Stafford returned to Oxford more than a dozen times before we made him stop. Each trip made him a little sicker. Each trip brought his youth so near he could almost taste it.
His younger self grew troubled by the lurking figures — men he thought might be identical triplet brothers. He thought they resembled his uncle. But if he had identical triplet uncles, surely someone would have mentioned it to him. In his present, the cricket season is wet and each splendid play he makes is accompanied by a cheers from three men that do not belong.
He spotted these men — these triplets — peering out from behind the trees surrounding the pitch, the corner of the field-house, or once, on top of the clock tower with binoculars. He’s seen three of them at once, on different corners of the field. Triplets. He can’t imagine there are more, but in fact there were five Stafford’s lurking about at one point, craving one more moment of the glory of his/their youth.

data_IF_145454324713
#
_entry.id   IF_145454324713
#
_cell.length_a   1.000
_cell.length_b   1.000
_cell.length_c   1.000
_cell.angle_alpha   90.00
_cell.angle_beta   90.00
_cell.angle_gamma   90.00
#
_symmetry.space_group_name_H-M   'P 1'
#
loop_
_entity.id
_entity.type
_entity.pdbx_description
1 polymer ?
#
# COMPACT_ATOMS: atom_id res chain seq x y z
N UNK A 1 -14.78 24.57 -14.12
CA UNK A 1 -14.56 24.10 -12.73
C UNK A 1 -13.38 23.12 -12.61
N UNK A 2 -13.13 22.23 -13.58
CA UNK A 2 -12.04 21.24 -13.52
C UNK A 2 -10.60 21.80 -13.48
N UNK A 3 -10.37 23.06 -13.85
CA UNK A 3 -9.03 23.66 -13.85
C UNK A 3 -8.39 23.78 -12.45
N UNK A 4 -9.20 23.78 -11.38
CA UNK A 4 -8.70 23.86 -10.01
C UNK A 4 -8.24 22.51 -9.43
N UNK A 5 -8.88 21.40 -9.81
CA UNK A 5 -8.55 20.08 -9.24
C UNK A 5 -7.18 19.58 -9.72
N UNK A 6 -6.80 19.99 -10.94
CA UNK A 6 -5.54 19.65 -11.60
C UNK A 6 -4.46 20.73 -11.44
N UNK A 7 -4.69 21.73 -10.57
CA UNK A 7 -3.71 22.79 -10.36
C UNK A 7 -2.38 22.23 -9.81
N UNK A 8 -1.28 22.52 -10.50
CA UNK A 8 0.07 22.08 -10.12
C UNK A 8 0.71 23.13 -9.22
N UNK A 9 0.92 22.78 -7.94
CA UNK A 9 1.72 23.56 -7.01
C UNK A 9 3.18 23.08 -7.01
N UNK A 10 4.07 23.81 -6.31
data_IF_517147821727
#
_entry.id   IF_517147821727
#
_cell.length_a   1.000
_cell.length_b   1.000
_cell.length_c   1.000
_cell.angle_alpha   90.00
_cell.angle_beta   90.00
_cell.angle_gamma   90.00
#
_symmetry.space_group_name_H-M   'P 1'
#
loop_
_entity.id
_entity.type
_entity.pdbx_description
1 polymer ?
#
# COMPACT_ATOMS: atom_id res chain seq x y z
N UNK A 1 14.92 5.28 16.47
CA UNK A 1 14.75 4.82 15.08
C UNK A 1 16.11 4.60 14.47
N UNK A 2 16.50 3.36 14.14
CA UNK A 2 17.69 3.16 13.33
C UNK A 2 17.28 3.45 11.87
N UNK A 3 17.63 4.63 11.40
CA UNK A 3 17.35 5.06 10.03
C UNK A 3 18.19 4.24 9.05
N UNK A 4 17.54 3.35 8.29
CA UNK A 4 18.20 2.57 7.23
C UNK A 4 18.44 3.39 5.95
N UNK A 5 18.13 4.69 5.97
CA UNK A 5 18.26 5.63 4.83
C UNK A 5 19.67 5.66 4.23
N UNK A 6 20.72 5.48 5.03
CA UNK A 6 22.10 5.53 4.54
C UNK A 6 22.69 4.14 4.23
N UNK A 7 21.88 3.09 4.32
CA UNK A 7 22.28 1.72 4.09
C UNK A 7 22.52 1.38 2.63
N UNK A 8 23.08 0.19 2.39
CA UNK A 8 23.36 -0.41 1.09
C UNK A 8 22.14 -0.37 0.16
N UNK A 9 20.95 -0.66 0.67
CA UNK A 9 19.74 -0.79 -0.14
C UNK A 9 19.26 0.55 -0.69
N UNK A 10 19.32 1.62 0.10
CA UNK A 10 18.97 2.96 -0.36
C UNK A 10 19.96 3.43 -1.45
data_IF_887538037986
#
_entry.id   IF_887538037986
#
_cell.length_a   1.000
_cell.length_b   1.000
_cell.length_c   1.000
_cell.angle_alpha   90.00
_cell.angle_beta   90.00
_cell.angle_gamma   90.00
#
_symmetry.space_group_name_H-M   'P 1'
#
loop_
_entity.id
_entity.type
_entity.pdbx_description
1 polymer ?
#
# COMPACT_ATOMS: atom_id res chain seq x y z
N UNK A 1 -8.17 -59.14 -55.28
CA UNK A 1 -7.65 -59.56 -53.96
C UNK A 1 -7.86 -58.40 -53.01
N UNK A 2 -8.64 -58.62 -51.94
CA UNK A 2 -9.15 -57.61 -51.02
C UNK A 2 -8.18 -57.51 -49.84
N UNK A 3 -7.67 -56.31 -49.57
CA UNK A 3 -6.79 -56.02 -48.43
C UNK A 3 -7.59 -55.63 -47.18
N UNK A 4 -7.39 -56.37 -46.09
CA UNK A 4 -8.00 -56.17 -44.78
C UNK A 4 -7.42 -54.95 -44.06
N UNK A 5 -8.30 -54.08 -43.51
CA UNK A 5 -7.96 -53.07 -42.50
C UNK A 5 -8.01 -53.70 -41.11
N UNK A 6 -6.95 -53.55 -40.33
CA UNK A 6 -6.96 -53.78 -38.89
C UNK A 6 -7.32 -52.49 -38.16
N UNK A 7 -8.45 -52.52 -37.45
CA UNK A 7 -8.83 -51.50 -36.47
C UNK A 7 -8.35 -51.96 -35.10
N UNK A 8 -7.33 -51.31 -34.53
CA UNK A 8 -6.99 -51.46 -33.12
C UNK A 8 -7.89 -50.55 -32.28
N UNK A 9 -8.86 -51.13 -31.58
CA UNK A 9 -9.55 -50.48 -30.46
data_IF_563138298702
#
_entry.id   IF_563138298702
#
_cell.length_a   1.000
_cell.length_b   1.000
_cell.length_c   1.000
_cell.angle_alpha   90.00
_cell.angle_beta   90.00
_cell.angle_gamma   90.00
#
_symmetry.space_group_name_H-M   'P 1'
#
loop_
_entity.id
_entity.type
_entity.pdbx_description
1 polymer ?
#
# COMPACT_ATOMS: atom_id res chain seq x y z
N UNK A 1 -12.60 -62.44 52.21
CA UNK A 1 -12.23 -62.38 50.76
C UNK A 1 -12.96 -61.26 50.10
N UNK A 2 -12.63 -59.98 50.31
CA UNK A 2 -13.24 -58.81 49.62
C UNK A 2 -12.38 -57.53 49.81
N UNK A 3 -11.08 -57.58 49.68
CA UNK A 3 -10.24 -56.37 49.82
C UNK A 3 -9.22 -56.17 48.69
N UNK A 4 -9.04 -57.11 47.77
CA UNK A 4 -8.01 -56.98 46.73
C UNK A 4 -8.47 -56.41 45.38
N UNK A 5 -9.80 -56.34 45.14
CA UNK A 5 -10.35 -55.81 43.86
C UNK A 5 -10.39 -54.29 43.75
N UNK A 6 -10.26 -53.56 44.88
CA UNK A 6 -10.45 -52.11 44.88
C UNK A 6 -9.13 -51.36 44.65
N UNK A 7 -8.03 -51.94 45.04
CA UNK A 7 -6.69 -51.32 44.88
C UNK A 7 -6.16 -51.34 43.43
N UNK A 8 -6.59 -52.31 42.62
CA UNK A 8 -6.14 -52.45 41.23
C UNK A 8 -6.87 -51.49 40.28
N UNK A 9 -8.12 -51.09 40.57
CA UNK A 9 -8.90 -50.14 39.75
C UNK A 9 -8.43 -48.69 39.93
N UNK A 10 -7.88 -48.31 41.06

On a date with beautiful South American girl named Alicia, the young Stafford felt like he had been followed. Every happy moment is soured by these men who insist on watching him. These uncles of his are not nearly as clever as they think they are. He can’t enjoy his youth with is older self watching. The older Stafford has blundered into existence a whole new timeline in which his younger self can experience none of the older man’s joy. The very moments the older man keeps popping back to enjoy are ruined. This Stafford will never return to relive his youth, because his youth was spoiled by his own future creepiness leading him to be a better man.